And he does this with a totally unexpected and grace-filled artistic flourish. God decides…to fail right along with us. At the last supper with his disciples, Jesus talks about his broken body and his spilled blood that he will offer up on our behalf. Jesus allows himself to be broken. And what is the greatest failure, the end none of us are able to escape? Inevitably, our physical bodies wear out. They fail us. We die. Not only is Jesus broken, he dies. This is the scandal of the cross – the cross represented failure of all failures, shameful death. That God sent his only begotten Son into this world and allowed the world to kill his beloved, allowed failure to bring forth new life. It is little wonder the cross has been a stumbling block for believers for centuries. Why would God choose failure as the context for resurrection? Because it couldn‘t be otherwise, could it? Only failure truly provides the means for resurrection. Jesus’ death on the cross blanketed the ages in God’s unlimited grace. For it is failure that gives birth to grace…always…always.

If this is true, then the follow-up question is, why not keep failing if there is such an abundance of unending grace? In fact, in Romans 6:1, Paul addresses that very issue when he writes, “What shall we say then? Shall we go on sinning so that grace may increase?” He then quickly follows up with, “By no means!” Failure is not the component we’re supposed to be embracing here. Failure…sin, wounds. It hurts. It scars. To say we can sin all we want because grace will cover us is actually a true statement. But it would be similar to saying, “I’m going to keep hitting my thumb with a hammer because I know my doctor can treat it and make it better.” Yes, that’s true too, but you’re also not in your right mind if that’s your perspective.

We can all breathe a sigh of immeasurable relief. Because we’re human, we know we’re going to mess up, we’re going to fail. But God’s grace has us covered. And it’s that wholeness and healing and forgiveness and grace we embrace for the strength and the courage to carry on. It’s the thread of God’s grace that takes all our shortcomings and weaknesses and creates something beautiful to behold.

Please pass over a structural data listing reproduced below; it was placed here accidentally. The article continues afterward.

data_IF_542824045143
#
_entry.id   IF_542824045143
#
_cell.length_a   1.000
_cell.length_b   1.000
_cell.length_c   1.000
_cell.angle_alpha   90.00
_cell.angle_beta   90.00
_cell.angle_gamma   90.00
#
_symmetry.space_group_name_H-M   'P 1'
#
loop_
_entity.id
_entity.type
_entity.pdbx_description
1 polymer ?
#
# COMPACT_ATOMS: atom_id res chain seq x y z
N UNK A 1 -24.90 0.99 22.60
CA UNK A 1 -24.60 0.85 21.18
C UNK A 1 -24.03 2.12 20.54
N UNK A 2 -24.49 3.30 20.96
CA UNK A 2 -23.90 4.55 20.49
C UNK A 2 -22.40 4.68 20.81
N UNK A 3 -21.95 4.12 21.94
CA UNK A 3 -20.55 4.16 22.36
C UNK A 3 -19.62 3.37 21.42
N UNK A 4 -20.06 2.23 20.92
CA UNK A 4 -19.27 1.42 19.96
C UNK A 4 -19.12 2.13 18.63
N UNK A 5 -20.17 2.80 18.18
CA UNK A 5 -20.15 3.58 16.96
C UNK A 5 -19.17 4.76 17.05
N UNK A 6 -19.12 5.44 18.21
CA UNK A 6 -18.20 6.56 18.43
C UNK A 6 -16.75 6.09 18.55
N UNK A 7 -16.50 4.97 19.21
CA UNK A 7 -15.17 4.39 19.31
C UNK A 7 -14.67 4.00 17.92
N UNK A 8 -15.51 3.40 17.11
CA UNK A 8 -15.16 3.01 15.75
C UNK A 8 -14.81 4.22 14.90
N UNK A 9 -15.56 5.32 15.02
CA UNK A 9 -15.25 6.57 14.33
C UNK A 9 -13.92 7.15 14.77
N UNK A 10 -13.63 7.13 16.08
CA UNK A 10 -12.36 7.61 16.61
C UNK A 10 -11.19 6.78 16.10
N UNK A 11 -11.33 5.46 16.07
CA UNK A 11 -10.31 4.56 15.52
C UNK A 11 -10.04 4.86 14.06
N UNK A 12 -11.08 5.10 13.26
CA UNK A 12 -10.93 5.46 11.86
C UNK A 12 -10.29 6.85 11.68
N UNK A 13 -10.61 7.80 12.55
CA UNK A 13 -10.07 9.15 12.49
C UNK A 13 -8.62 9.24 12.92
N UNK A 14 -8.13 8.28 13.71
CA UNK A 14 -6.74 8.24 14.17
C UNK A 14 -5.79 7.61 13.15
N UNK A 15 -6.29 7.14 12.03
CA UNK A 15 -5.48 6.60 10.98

And often, so often, when we all get together to work at this, we have a name for that beautiful thing we create when we accept the grace God offers and allow it to transform our lives together in creative and unexpected ways.  We call it, church.  I’m going to guess this is what has made the mission supper one of our favorite days of the church year for how many years now?   A lot!  Because we bring our messy selves all together.  Our grievances.  Our grumbles.  Our weariness.  Our busyness.  And we turn all of that over to God and almost without realizing we’re doing it, we send up silent prayers that we might be filled with God’s grace and glory so we can do this amazing thing together in service to our community and our world.     Then we gather at all different times on Saturday, but there is a spirit of joy and anticipation present.  That grace transforms all the frailties into fun.  We have fun together.  We give ourselves fully to giving and we have fun.  And by the end of the night and even into the next morning, we are exhausted.  But it is the best kind of tired.  Because our efforts and our very selves have been blessed with an extra-large portion of God’s unending grace.  And it’s pretty marvelous!    I’m going to invite Marieanna up here now and let’s stand now to sing, #151, “Marvelous Grace”…